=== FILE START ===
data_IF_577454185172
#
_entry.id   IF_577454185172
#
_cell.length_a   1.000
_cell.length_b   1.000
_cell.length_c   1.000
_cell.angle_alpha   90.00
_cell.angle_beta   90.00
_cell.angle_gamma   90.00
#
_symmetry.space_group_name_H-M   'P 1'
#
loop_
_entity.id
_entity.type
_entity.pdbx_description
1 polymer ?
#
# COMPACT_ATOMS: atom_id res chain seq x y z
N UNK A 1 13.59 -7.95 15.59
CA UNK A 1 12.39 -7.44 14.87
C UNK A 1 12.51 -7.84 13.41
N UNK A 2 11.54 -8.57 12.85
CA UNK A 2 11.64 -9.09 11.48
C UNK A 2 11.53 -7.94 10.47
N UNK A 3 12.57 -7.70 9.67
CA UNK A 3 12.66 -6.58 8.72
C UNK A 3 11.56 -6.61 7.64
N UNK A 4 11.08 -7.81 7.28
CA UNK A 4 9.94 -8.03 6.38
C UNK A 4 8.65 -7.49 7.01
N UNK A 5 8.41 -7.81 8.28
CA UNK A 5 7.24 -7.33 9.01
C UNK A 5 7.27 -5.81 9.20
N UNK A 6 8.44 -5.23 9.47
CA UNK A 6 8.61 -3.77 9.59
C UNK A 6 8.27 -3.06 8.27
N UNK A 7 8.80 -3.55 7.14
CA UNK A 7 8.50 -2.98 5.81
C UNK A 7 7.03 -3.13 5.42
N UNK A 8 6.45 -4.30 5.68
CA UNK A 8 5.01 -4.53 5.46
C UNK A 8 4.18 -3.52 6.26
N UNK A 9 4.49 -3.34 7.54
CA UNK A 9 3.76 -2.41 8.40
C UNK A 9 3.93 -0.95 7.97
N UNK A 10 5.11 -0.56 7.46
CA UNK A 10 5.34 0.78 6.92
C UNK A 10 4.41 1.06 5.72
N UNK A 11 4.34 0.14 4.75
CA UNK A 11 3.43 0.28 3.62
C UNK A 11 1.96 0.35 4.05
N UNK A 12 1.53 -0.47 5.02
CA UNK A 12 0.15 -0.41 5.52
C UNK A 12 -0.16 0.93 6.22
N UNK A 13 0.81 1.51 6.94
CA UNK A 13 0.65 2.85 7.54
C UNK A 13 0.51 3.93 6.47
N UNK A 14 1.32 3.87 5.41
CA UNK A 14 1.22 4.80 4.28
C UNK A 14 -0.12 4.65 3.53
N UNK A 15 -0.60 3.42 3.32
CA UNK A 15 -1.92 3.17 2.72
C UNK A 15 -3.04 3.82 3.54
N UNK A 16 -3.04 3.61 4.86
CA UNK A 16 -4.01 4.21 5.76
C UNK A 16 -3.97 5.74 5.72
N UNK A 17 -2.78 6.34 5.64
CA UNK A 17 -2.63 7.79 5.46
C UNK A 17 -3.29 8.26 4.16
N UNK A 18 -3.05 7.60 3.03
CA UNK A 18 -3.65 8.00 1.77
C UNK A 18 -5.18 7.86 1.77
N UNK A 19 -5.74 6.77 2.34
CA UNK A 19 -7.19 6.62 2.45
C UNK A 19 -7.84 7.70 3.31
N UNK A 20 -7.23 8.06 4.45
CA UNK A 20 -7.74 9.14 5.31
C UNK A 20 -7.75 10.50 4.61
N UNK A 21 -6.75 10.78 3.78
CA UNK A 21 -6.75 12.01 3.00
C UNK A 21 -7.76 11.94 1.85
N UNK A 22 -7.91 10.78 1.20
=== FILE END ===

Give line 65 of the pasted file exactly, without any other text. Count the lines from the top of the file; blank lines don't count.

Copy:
C UNK A 15 -3.04 3.82 3.54